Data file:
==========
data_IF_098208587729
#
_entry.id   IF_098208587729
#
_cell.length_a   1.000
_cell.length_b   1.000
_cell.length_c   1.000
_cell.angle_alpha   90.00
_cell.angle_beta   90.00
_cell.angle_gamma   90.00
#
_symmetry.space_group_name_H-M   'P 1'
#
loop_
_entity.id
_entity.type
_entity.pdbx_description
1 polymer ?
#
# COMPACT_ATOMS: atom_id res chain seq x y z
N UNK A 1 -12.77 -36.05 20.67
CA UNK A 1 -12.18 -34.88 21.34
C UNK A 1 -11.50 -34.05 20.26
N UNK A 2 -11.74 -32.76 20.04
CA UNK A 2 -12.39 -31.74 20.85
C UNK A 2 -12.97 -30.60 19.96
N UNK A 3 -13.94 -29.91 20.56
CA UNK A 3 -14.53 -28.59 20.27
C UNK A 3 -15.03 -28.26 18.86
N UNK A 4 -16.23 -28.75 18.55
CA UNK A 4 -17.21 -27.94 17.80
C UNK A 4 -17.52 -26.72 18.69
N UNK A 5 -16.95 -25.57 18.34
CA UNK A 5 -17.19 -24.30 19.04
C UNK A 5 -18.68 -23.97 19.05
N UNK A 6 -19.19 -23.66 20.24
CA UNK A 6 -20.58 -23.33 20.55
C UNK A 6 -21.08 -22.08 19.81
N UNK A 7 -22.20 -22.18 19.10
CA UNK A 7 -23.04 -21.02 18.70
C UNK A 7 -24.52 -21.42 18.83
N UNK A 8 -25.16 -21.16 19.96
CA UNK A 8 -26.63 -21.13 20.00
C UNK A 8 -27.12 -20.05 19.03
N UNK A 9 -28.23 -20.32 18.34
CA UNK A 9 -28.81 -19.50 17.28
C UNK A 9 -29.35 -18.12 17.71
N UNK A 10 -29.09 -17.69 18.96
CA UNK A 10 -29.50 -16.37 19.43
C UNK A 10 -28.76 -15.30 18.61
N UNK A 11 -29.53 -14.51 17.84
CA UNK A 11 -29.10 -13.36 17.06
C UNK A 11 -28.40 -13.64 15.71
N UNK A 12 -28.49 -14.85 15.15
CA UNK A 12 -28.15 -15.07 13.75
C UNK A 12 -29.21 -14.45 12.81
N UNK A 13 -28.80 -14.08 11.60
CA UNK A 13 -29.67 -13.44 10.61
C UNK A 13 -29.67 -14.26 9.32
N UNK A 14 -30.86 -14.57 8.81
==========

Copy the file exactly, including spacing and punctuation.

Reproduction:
data_IF_098208587729
#
_entry.id   IF_098208587729
#
_cell.length_a   1.000
_cell.length_b   1.000
_cell.length_c   1.000
_cell.angle_alpha   90.00
_cell.angle_beta   90.00
_cell.angle_gamma   90.00
#
_symmetry.space_group_name_H-M   'P 1'
#
loop_
_entity.id
_entity.type
_entity.pdbx_description
1 polymer ?
#
# COMPACT_ATOMS: atom_id res chain seq x y z
N UNK A 1 -12.77 -36.05 20.67
CA UNK A 1 -12.18 -34.88 21.34
C UNK A 1 -11.50 -34.05 20.26
N UNK A 2 -11.74 -32.76 20.04
CA UNK A 2 -12.39 -31.74 20.85
C UNK A 2 -12.97 -30.60 19.96
N UNK A 3 -13.94 -29.91 20.56
CA UNK A 3 -14.53 -28.59 20.27
C UNK A 3 -15.03 -28.26 18.86
N UNK A 4 -16.23 -28.75 18.55
CA UNK A 4 -17.21 -27.94 17.80
C UNK A 4 -17.52 -26.72 18.69
N UNK A 5 -16.95 -25.57 18.34
CA UNK A 5 -17.19 -24.30 19.04
C UNK A 5 -18.68 -23.97 19.05
N UNK A 6 -19.19 -23.66 20.24
CA UNK A 6 -20.58 -23.33 20.55
C UNK A 6 -21.08 -22.08 19.81
N UNK A 7 -22.20 -22.18 19.10
CA UNK A 7 -23.04 -21.02 18.70
C UNK A 7 -24.52 -21.42 18.83
N UNK A 8 -25.16 -21.16 19.96
CA UNK A 8 -26.63 -21.13 20.00
C UNK A 8 -27.12 -20.05 19.03
N UNK A 9 -28.23 -20.32 18.34
CA UNK A 9 -28.81 -19.50 17.28
C UNK A 9 -29.35 -18.12 17.71
N UNK A 10 -29.09 -17.69 18.96
CA UNK A 10 -29.50 -16.37 19.43
C UNK A 10 -28.76 -15.30 18.61
N UNK A 11 -29.53 -14.51 17.84
CA UNK A 11 -29.10 -13.36 17.06
C UNK A 11 -28.40 -13.64 15.71
N UNK A 12 -28.49 -14.85 15.15
CA UNK A 12 -28.15 -15.07 13.75
C UNK A 12 -29.21 -14.45 12.81
N UNK A 13 -28.80 -14.08 11.60
CA UNK A 13 -29.67 -13.44 10.61
C UNK A 13 -29.67 -14.26 9.32
N UNK A 14 -30.86 -14.57 8.81